The IPN’s Memorial Chamber was opened at 8 Strzelecka Street, where in the years 1944–1945 the headquarters of the NKVD were located. Polish activists of the independence underground were imprisoned and brutally tortured there.
During the ceremony, a letter from the President of the Republic of Poland Andrzej Duda was read out by the Secretary of State in the Chancellery of the President Wojciech Kolarski. "Celebrating the 10th National Remembrance Day of the Cursed Soldiers, established upon the initiative of the late President Prof. Lech Kaczyński, at a special time of the national celebration of the 100th anniversary of Poland regaining its independence, on the 100th anniversary of the victory over the Bolsheviks in the war of 1920, as a tribute to the heroes of the anti-communist underground, with the highest appreciation and gratitude to all, thanks to whom the participants of the "second underground" are part of our everyday lives as symbols of living tradition and heritage so important to us Poles, I would like to thank to the organizer and guardian of the ‘8 Strzelecka’ Memorial Chamber in Warsaw's Praga, namely, the Institute of National Remembrance for commemorating those who devoted their lives to the service of their homeland and nation. I am convinced that memory and historical truth are the foundations of our nation's identity and contribute to building the spirit and strength of a free, independent and sovereign Poland - honour and glory to the heroes, and the eternal memory to those who died for Independent Poland,” is the message that President Duda addressed to the organizers of the commemoration of the Polish pro-independence underground.
The opening of the Memorial Chamber at 8 Strzelecka Street was attended by representatives of the government, the Polish Sejm, the Office for War Veterans and Victims of Oppression, the Polish Army, as well as institutions and organizations dealing with history and the commemoration of events regarding Poland’s history. The relatives of the victims of communist crimes and one of the prisoners of the arrest at 8 Strzelecka Street - Krystyna Miszczak-Opałło - were also present.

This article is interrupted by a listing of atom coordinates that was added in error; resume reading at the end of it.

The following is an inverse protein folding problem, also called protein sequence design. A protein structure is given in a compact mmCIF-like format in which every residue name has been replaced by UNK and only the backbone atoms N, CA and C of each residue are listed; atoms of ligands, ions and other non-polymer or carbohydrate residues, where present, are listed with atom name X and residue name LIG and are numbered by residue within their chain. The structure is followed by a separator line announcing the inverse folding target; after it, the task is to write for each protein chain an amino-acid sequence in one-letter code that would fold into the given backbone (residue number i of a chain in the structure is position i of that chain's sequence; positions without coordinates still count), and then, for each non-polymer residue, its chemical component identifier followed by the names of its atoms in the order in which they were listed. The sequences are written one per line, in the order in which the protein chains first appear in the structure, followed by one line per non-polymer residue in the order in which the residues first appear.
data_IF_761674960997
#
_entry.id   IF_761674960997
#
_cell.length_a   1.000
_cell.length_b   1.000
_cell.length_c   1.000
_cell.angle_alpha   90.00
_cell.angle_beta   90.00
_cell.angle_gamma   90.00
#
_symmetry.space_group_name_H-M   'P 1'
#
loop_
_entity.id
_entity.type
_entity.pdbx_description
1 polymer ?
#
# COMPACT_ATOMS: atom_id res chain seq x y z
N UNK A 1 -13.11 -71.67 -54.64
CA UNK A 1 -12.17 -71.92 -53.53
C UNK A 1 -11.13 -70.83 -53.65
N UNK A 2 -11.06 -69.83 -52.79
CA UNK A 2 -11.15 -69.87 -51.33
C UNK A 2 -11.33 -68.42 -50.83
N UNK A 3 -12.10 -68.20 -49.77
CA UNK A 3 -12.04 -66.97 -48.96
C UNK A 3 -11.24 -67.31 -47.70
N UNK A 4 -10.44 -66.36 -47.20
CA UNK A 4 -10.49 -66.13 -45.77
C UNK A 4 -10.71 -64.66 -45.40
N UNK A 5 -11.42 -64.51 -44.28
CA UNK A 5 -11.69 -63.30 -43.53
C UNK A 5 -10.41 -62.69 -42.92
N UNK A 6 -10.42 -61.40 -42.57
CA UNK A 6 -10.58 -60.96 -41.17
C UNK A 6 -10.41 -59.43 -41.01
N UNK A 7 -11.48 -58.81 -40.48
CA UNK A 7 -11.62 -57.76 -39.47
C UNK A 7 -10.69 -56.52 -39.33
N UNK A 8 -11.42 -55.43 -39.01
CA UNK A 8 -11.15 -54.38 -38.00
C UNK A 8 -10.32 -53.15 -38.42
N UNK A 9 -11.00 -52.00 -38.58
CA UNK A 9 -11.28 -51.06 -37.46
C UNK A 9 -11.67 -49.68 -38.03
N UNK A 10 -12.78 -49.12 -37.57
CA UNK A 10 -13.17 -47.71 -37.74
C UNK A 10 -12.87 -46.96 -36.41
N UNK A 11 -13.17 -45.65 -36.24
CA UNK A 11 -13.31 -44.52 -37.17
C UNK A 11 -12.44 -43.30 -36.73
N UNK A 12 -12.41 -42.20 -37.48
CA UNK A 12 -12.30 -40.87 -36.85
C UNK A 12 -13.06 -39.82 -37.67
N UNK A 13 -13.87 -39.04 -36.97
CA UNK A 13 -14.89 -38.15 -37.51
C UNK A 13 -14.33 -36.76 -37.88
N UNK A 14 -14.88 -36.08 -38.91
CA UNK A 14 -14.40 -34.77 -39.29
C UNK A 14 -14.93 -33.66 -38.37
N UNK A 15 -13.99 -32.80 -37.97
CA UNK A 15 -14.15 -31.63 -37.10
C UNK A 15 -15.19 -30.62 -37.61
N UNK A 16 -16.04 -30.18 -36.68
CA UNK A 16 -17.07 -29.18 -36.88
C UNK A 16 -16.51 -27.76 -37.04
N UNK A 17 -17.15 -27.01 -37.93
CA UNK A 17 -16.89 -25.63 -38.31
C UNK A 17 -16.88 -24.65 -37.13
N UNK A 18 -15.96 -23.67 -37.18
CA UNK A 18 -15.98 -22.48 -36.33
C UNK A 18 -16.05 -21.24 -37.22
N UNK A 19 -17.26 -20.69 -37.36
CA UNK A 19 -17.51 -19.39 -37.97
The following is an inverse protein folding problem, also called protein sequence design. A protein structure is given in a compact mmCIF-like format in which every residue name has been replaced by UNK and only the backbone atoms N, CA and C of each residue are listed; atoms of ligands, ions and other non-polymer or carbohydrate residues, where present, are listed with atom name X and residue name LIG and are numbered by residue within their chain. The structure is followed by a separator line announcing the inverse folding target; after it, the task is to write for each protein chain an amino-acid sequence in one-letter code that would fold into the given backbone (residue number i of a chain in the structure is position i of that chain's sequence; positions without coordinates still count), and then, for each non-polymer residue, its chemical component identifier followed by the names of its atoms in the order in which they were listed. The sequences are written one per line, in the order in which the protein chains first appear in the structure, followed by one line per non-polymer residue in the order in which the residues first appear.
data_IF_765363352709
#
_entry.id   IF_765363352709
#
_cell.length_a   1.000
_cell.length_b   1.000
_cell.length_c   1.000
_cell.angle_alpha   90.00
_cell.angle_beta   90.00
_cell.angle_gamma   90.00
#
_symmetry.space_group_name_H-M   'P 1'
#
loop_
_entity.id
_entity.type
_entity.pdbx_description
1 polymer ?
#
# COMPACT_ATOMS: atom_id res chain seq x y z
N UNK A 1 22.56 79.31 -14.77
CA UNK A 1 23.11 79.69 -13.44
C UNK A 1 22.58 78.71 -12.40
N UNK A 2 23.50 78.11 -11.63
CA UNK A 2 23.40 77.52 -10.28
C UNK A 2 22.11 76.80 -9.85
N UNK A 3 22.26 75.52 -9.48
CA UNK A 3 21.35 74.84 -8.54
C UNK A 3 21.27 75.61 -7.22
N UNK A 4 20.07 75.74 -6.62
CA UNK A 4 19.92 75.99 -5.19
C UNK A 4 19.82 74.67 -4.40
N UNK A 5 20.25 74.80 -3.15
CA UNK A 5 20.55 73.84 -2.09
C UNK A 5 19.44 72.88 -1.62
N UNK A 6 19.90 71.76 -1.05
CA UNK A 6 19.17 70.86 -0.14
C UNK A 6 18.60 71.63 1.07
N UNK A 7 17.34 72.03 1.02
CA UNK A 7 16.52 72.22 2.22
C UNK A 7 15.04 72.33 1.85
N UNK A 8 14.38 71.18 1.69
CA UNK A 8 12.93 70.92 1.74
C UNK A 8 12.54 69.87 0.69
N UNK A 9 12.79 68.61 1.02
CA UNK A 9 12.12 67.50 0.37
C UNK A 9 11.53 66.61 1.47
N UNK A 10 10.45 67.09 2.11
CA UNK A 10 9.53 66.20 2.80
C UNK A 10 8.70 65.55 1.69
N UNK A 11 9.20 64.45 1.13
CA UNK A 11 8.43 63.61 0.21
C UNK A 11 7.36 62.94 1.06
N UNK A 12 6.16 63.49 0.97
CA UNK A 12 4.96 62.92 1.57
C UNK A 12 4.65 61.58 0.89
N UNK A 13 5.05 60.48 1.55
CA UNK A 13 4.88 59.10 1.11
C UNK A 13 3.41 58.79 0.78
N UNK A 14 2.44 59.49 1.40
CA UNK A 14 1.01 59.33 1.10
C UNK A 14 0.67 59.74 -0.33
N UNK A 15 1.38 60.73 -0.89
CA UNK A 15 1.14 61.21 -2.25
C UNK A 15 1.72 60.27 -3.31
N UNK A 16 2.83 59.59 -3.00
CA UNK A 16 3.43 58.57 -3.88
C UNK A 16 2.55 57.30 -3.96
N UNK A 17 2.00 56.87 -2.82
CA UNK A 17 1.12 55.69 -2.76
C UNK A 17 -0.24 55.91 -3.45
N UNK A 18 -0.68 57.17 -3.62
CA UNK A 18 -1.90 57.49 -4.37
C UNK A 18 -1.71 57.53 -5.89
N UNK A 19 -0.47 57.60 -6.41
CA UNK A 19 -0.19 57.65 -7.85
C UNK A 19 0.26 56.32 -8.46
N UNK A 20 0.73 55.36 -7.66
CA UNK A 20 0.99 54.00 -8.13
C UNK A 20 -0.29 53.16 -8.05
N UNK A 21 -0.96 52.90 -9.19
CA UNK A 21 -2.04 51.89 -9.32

The press conference at 8 Strzelecka Street was attended by the President of the Institute of National Remembrance Dr Jarosław Szarek and the head of the Branch Historical Research Office of the IPN in Warsaw Dr Tomasz Łabuszewski, the originator of the memorial chamber and the author of the substantive part of the permanent exhibition at "8 Strzelecka Street".
During the event the "Red map of Warsaw" exhibition authored by the Warsaw branch of the IPN was inaugurated. It is devoted to communist repressions in Poland, with a particular focus on Warsaw.
The official opening of the "8 Strzelecka Street" Memorial Chamber took place on 28 February 2020, at 10.30 p.m.
The memorial chamber will be open to visitors on 1 March 2020 (from 11.00 a.m. to 4.00 p.m.), from 2 March 2020 (Monday to Friday) from 10.00 a.m. to 6.00 p.m.
The tenement house at the corner of Strzelecka Street and Środkowa Street was built in the years 1936-1937. It was owned by Zygmunt Jórski. It had a very solid construction with reinforced concrete ceilings and extensive basements, especially those overlooking Strzelecka Street. Originally, three floors and three entrance gates to the courtyard were built. At the outbreak of World War II the building was still under construction. During German occupation, it was inhabited by squatters, who used individual flats until Red Army troops entered Warsaw.
The tenement house in Strzelecka Street was affected neither during the Warsaw Uprising, nor during the fighting for the Praga district in September 1944.
At the turn of 1944 and 1945, it ceased to be an ordinary residential building, being taken over by the Soviet special services. In the winter of 1945, it was used as one of the quarters by General Ivan Serov - Deputy People's Commissar of the NKVD, and from January 1945 the representative of the NKVD with the 1st Belorussian Front.
Formally, from 20 February 1945, the building became the seat of the Provincial Office of Public Security in Warsaw. The flats on the first, second and third floor overlooking Strzelecka Street were converted into interrogation rooms. Twenty-five basements previously used as pantries were converted into a detention centre. Two closets under the stairs (without ventilation, lights or windows) were changed to solitary confinement cells. Due to very large number of detainees, the flats on the ground floor were also used as prison cells.
In the years 1945–1948 many thousands of those arrested – mainly from the circles of the Polish independence underground – were imprisoned there. An unknown number lost their lives as a result of torture by NKVD and Public Security officers. The previously quiet yard resounded with the cries of the tortured.
In October 1948, at the request of the Ministry of Public Security, the Warsaw Metropolitan Council deprived Z. Jórski of the ownership of the tenement house at 8 Strzelecka Street. It became an ordinary residential building again, but this time for the officers of the communist security apparatus.